White House officials and congressional lawmakers are signaling they will attempt to push through a third coronavirus spending package worth hundreds of billions of dollars even as the Senate works to move along the more modest second relief bill that focuses on leave for workers and expedited testing for the disease officially known as COVID-19.
Fox News has learned that the White House specifically is pushing an $850 billion stimulus, largely in the form of tax relief measures.
Roughly $500 billion of this would be tied to a payroll tax cut, while $250 billion would come in the form of Small Business Administration loans and another $58 billion would be directed to the airline industry, among other measures.
Treasury Secretary Steven Mnuchin will attend the Senate GOP’s weekly policy lunch Tuesday — which will take place in a larger room that it usually does so the senators can practice social distancing — to discuss the details of the comprehensive coronavirus proposal from the White House.
“I’m not going to comment on the numbers now. But it’s a big number,” Mnuchin told reporters Monday night.
The Washington Post first reported Tuesday morning that Mnuchin’s proposal would come with the $850 billion price tag. The Post, citing anonymous sources, reported that Mnuchin’s proposal would focus mainly on putting cash in the hands of individuals and businesses.
Meanwhile, Senate Democrats will hold their weekly lunch via conference call instead, with Senate Minority Leader Chuck Schumer likely going over the details of a huge $750 billion proposal he announced Monday “to wage war against coronavirus and the economic crisis facing Americans.”
“As early as tomorrow, I will present a series of proposals to Congressional appropriators that Senate Democrats believe should be part of the next bill to address the coronavirus,” Schumer said in floor remarks Monday. “In consultation with the ranking members of the committees of jurisdiction, we are proposing an immediate and initial infusion of at least $750 billion to wage war against COVID-19 and the economic crisis it is now causing.”
Following President Trump’s signing of an initial coronavirus-related spending bill worth $8.3 billion last week, the House of Representatives okayed a second bill early Saturday morning that it adjusted Monday to correct technical errors. The Senate is expected to act on the House proposal Tuesday and will need to approve both the original bill and the correction to avoid sending the legislation back to the House, which has a significant portion of its members out of town on their previously scheduled district work period.
Schumer said that his proposal will include expanded unemployment insurance and Medicaid funding, address strained capacity at hospitals, provide urgent assistance to small businesses, assist schools in transitioning to remote learning as more and more states close down their public schools for the foreseeable future, among other measures.
Sen. Elizabeth Warren, D-Mass., backed Schumer’s call for a $750 billion arsenal to battle the coronavirus and its economic effects in an op-ed for CNN Monday.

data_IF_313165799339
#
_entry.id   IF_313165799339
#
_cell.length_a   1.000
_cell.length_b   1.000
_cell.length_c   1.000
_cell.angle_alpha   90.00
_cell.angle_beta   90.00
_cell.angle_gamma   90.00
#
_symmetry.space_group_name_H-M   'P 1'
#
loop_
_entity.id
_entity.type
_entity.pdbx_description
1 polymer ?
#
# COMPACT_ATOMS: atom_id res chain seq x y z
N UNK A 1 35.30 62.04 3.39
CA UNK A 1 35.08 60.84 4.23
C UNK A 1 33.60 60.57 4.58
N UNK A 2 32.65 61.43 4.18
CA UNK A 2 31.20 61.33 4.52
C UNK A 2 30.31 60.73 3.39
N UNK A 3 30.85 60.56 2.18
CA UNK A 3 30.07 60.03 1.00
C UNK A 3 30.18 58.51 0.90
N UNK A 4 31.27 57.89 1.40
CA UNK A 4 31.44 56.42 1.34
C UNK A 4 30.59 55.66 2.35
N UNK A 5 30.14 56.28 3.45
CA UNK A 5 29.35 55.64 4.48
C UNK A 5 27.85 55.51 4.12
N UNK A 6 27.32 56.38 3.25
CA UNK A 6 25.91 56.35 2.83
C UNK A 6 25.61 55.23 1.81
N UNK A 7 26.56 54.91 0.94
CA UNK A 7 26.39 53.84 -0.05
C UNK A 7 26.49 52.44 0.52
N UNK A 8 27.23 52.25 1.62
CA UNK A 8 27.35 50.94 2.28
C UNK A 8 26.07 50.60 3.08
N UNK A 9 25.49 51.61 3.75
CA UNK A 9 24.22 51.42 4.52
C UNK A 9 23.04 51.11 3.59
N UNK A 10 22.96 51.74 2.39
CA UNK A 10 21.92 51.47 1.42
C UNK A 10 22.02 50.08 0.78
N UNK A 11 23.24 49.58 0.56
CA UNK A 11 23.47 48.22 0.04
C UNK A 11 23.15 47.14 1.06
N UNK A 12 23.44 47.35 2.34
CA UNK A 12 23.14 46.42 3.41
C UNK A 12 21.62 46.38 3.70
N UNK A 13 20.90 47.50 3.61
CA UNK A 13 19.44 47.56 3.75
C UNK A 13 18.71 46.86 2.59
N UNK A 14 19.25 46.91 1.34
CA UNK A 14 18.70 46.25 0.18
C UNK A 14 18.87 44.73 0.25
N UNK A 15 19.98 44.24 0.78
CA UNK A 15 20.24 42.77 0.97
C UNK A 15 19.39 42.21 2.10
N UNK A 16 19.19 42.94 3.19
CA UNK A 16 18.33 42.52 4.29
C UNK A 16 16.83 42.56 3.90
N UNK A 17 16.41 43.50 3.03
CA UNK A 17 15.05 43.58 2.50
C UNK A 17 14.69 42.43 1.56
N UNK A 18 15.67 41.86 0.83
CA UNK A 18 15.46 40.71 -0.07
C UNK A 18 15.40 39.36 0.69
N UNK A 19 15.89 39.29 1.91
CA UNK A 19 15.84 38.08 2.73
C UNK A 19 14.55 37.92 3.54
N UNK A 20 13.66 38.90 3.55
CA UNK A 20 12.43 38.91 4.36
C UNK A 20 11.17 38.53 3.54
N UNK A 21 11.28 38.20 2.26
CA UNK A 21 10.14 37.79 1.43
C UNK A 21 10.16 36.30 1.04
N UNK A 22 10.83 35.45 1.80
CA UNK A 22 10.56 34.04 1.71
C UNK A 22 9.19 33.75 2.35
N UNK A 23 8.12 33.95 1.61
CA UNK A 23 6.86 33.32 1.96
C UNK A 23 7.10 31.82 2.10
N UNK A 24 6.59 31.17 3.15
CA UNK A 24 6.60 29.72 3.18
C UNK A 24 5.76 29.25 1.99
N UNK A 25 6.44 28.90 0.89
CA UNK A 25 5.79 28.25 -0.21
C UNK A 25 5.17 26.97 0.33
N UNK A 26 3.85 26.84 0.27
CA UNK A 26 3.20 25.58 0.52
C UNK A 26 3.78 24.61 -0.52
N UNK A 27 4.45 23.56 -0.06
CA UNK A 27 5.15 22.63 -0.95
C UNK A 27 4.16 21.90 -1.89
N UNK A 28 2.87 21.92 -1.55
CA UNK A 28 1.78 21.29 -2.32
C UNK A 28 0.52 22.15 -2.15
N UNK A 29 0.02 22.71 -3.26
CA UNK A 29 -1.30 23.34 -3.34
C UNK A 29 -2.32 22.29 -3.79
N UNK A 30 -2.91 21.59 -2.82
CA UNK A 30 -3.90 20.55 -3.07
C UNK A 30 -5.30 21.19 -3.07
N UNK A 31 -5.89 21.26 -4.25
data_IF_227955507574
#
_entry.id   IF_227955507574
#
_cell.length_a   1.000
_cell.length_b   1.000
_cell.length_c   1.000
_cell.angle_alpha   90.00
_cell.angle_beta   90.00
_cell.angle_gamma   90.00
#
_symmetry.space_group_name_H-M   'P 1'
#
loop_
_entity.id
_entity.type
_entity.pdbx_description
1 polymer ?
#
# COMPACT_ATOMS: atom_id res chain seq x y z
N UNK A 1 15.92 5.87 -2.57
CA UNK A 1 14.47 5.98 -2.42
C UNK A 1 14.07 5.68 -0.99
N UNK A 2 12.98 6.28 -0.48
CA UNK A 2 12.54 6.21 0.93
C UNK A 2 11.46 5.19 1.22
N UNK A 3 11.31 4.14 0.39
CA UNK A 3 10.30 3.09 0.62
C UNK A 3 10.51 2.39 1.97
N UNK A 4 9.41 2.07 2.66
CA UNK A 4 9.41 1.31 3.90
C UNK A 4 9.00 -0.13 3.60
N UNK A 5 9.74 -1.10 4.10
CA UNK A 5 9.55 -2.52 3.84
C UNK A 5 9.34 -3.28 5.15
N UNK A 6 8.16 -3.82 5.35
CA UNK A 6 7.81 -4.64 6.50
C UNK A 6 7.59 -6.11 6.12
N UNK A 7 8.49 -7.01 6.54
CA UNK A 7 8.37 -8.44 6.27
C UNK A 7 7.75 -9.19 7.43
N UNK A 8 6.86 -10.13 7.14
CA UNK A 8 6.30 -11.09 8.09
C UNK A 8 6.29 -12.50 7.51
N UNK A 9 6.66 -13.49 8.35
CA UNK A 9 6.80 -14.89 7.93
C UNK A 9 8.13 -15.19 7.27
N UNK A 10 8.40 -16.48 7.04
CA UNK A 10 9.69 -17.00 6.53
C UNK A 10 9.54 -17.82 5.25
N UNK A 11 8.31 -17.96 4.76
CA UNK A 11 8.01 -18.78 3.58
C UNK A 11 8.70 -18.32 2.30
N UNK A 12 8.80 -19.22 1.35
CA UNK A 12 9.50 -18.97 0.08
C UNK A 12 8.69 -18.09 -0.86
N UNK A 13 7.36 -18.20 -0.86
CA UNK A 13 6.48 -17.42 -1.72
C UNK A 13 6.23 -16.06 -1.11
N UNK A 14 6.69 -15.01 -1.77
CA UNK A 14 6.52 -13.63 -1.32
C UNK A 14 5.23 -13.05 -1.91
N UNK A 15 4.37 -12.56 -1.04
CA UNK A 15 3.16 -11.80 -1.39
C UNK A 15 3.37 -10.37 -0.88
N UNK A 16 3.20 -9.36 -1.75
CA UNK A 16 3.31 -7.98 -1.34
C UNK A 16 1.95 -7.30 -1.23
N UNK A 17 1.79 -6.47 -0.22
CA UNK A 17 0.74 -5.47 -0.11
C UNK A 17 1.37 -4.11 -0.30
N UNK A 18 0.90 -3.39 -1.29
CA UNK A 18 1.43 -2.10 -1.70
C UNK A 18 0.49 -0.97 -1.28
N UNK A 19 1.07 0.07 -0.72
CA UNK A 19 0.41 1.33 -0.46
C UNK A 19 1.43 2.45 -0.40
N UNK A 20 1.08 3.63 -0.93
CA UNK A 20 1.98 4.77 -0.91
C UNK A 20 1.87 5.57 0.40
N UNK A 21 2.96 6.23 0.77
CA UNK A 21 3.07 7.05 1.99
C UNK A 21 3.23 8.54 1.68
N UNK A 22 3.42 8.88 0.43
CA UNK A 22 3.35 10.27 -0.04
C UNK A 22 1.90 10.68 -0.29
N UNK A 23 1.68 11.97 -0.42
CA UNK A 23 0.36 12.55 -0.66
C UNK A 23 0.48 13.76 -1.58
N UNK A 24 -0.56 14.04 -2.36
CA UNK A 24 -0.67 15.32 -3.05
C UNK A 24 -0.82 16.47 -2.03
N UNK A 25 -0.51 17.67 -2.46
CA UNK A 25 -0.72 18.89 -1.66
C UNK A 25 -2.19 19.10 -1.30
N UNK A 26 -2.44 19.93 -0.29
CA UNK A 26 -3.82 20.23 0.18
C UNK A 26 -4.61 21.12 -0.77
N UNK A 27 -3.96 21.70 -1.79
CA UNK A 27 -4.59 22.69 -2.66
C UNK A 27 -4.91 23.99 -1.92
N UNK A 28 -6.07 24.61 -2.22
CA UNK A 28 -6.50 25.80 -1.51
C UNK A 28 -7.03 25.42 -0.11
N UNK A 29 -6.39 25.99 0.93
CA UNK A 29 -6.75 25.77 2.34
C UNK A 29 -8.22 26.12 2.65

“The US is heading toward a recession, and Speaker Pelosi has already announced plans for an additional emergency response package,” she wrote. “This is the right approach. We must act quickly to enact a major fiscal stimulus package that wards off economic disaster.”
It is unclear what exactly will be in Mnuchin’s proposal to Senate Republicans but there is a chance there could be significant overlap with Schumer’s ideas — Mnuchin has been the White House’s point person in negotiating with congressional Democrats and spoke with House Speaker Nancy Pelosi more than 20 times on Friday as she and the Trump administration hashed out the chamber’s initial version of the second coronavirus deal.
In an interview with Chris Wallace on “Fox News Sunday,” Mnuchin pitched “a big stimulus program because we need to help American workers now.”
The Treasury secretary made clear, however, that he and the president are not asking for a bailout.
“If you’re providing liquidity to good businesses that just need liquidity for 3 to 6 months,” he said, “that’s not a bailout.”
Mnuchin continued: “Whatever we need, we are gonna get from Congress.”
Other lawmakers have chimed in with ideas for how to combat the coronavirus and help Americans who are harmed by the virtual economic shutdown it is triggering. Sen. Mitt Romney, R-Utah, Monday proposed, among other things, providing every American with a $1,000 check to cover expenses they may incur due to layoffs, forced leave or other coronavirus-related expenses.
Rep. Tulsi Gabbard, D-Hawaii, came out with a similar proposal last week, introduced in a nonbinding House resolution, to provide each American with a monthly $1,000 payment until the coronavirus threat is over. She termed it a “temporary universal basic payment.” Both her proposal and Romney’s appear similar to former Democratic presidential contender Andrew Yang’s universal basic income (UBI) idea, but are distinguished from it mainly because their ideas are temporary, stopgap measures.
Fox News’ Chad Pergram contributed to this report.